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Lyonston (Standing Stone / Menhir) — Miscellaneous
Drive by - 28.7.15
A short distance north east of Maybole, along a minor road.
For a change (not) it was raining. It has rained so much this holiday I am now on my second pair of boots. I have had enough of rain for a while. I have had enough of being wet, walking in the rain etc.
A drive by it is then!
The boulder-type stone is easily seen from the A77.
It is on the high point in the field.
A rounded granite boulder about 1.4m in height. According to historian Mr J Gray its local name is Lyonston - from which the naerby farm took its name.
The stone is easy to see alongside the A77 but parking anywhere near is impossible. The stone stands in the middle of a recently ploughed field. It is approximately 1m high x 0.5m wide at the base. It has a pointy top.
The stone must be a considerable pain for the person who has to plough the field :)
South of the A77 along a minor road at Garleffin - a short distance south of the village of Ballantrae.
The stones are easy to spot in the garden of the end bungalow. One stone is in the front lawn, the larger stone is along the side of the house. The stones are approximately 1.5m high and 0.5m wide. The tops of the grey stones are covered in moss. The stones are very easy to see from the road outside the house.
The Canmore site record calls this 'The Witch's Stone'.
On the top of the Craigs of Kyle there was, in former times, a chapel dedicated to Saint Bride. The only vestige of it now remaining is the well, which is still called Saint Bride's Well. No notice is taken of this ancient place of worship in Chalmer's Caledonia, or the Statistical Account of Scotland: but it is worthy of remark, from the existence of another remain of antiquity which has hitherto escaped the observation of topographical or antiquarian writers. This is a Rocking-Stone -- adding another to the many proofs, that the early propogators of Christianity invariably planted the Cross where the inhabitants had been in the habit of assembling under the Druidical form of worship.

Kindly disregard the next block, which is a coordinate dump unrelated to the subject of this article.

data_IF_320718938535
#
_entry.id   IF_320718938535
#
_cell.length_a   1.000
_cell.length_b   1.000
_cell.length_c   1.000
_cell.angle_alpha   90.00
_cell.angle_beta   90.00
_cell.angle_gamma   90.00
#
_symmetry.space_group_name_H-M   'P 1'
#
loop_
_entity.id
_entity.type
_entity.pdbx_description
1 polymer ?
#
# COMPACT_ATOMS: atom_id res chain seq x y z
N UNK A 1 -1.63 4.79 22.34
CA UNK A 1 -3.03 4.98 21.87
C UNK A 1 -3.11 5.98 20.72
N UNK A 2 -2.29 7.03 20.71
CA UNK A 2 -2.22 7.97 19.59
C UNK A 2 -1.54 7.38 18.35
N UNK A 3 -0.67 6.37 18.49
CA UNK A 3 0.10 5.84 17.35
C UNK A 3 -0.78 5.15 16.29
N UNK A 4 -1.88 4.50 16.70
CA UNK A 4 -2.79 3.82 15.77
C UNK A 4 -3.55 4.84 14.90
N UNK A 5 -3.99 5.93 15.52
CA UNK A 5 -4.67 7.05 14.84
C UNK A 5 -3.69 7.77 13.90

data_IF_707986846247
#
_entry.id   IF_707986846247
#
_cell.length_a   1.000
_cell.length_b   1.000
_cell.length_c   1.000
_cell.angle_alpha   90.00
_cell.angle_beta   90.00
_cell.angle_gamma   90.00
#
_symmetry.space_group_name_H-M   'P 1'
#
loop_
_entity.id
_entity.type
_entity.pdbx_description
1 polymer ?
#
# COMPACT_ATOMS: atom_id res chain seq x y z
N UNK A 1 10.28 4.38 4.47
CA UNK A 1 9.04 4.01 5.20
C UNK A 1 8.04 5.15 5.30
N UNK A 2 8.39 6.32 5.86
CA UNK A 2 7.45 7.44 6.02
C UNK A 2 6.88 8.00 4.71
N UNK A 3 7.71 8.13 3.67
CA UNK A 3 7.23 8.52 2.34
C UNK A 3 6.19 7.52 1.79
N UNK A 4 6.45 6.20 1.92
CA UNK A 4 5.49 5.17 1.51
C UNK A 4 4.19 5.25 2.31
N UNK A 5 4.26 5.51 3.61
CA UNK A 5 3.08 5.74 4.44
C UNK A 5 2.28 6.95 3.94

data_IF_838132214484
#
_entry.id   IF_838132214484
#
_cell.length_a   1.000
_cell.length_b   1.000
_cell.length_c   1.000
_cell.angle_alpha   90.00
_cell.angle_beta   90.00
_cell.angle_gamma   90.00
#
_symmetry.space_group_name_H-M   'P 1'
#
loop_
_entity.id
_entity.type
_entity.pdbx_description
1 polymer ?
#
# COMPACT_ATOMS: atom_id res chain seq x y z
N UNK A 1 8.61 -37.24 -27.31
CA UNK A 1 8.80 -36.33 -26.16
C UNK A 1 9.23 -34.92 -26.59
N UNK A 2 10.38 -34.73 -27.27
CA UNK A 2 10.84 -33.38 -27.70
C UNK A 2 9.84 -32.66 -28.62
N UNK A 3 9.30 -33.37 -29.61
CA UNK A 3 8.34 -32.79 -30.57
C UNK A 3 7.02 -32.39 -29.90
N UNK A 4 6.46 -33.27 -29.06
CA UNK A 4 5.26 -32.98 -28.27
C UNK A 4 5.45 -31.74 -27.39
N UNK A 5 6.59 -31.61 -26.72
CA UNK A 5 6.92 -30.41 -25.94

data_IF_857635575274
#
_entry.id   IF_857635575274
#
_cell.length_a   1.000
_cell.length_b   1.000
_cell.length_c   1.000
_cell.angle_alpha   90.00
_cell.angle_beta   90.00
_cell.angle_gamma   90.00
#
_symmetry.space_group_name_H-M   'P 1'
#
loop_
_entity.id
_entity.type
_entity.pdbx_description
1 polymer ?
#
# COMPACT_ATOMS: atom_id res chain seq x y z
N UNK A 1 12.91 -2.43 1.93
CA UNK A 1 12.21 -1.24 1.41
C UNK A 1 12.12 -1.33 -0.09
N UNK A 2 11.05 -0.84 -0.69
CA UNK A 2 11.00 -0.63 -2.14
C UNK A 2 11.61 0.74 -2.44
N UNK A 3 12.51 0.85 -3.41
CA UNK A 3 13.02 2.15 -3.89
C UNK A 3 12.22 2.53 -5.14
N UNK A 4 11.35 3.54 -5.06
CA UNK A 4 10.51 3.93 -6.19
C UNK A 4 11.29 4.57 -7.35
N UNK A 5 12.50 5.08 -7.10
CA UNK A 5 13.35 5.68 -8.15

The Rocking-Stone occupies the summit of the highest of the Craigs. It is an exceedingly large elongated block of granite, but must have been at one time much larger, as several pieces seem to have fallen from it through the action of the weather, being much exposed to the moisture and storms of the west.
We regret our inability to take an accurate measurement of the stone at the time of our visit, not having been aware of the existence of such a relic. Tradition is silen in reference to it, though it is pointed out as a curiosity by the people in the vicinity. There can be no doubt, however, of its Druidical character. Although it has now lost its vibrating power, being propped up by stones, the pivot is easily discernible.
This bump in the landscape seems to consist of Spy Knowe (crowned by a cairn) and the slightly higher top of Green Hill. This area's landscape features in the Ayrshire ballad 'The Laird o' Changue', which is reproduced here in the Scottish Journal (issue 3, 1847). The notes explain some folklore associated with the top of (what I infer to be) this hill. I am resisting any unwarranted comparisons with the shape of cup and ring marks.
On the conical top of the green hill of Craganrarie, where the indomitable Changue took up his position, are two foot-prints, which tradition asserts to be his, indented deeply in the surface, and around which, at about a sword's length from the centre, are the "two rings" or circles which he drew around him, also strongly marked in the sward. Neither on them, nor on the foot-prints, does the grass ever grow, although it thrives luxuriantly around the very edges of the mysterious markings.
Canmore's record notes that a Langdale/Scafell greenstone axe was found close by the hill in the 1920s.